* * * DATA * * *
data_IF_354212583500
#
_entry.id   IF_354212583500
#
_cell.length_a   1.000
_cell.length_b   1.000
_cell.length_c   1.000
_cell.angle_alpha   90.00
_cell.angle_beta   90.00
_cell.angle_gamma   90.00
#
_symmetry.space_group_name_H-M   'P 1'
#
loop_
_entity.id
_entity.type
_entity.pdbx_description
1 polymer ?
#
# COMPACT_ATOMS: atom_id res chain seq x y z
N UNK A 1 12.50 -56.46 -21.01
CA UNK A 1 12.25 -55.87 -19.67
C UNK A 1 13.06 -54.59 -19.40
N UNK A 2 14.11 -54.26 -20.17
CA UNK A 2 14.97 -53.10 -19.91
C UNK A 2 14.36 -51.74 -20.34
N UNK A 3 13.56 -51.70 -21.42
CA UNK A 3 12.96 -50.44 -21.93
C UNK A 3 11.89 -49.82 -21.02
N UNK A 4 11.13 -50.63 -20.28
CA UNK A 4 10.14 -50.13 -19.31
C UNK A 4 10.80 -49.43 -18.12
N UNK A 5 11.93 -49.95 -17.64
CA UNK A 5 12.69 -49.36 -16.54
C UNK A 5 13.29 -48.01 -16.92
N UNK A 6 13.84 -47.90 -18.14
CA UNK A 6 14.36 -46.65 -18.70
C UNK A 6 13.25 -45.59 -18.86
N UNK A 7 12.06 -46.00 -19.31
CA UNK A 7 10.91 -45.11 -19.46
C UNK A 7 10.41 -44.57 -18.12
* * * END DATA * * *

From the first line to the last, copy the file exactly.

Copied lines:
data_IF_354212583500
#
_entry.id   IF_354212583500
#
_cell.length_a   1.000
_cell.length_b   1.000
_cell.length_c   1.000
_cell.angle_alpha   90.00
_cell.angle_beta   90.00
_cell.angle_gamma   90.00
#
_symmetry.space_group_name_H-M   'P 1'
#
loop_
_entity.id
_entity.type
_entity.pdbx_description
1 polymer ?
#
# COMPACT_ATOMS: atom_id res chain seq x y z
N UNK A 1 12.50 -56.46 -21.01
CA UNK A 1 12.25 -55.87 -19.67
C UNK A 1 13.06 -54.59 -19.40
N UNK A 2 14.11 -54.26 -20.17
CA UNK A 2 14.97 -53.10 -19.91
C UNK A 2 14.36 -51.74 -20.34
N UNK A 3 13.56 -51.70 -21.42
CA UNK A 3 12.96 -50.44 -21.93
C UNK A 3 11.89 -49.82 -21.02
N UNK A 4 11.13 -50.63 -20.28
CA UNK A 4 10.14 -50.13 -19.31
C UNK A 4 10.80 -49.43 -18.12
N UNK A 5 11.93 -49.95 -17.64
CA UNK A 5 12.69 -49.36 -16.54
C UNK A 5 13.29 -48.01 -16.92
N UNK A 6 13.84 -47.90 -18.14
CA UNK A 6 14.36 -46.65 -18.70
C UNK A 6 13.25 -45.59 -18.86
N UNK A 7 12.06 -46.00 -19.31
CA UNK A 7 10.91 -45.11 -19.46
C UNK A 7 10.41 -44.57 -18.12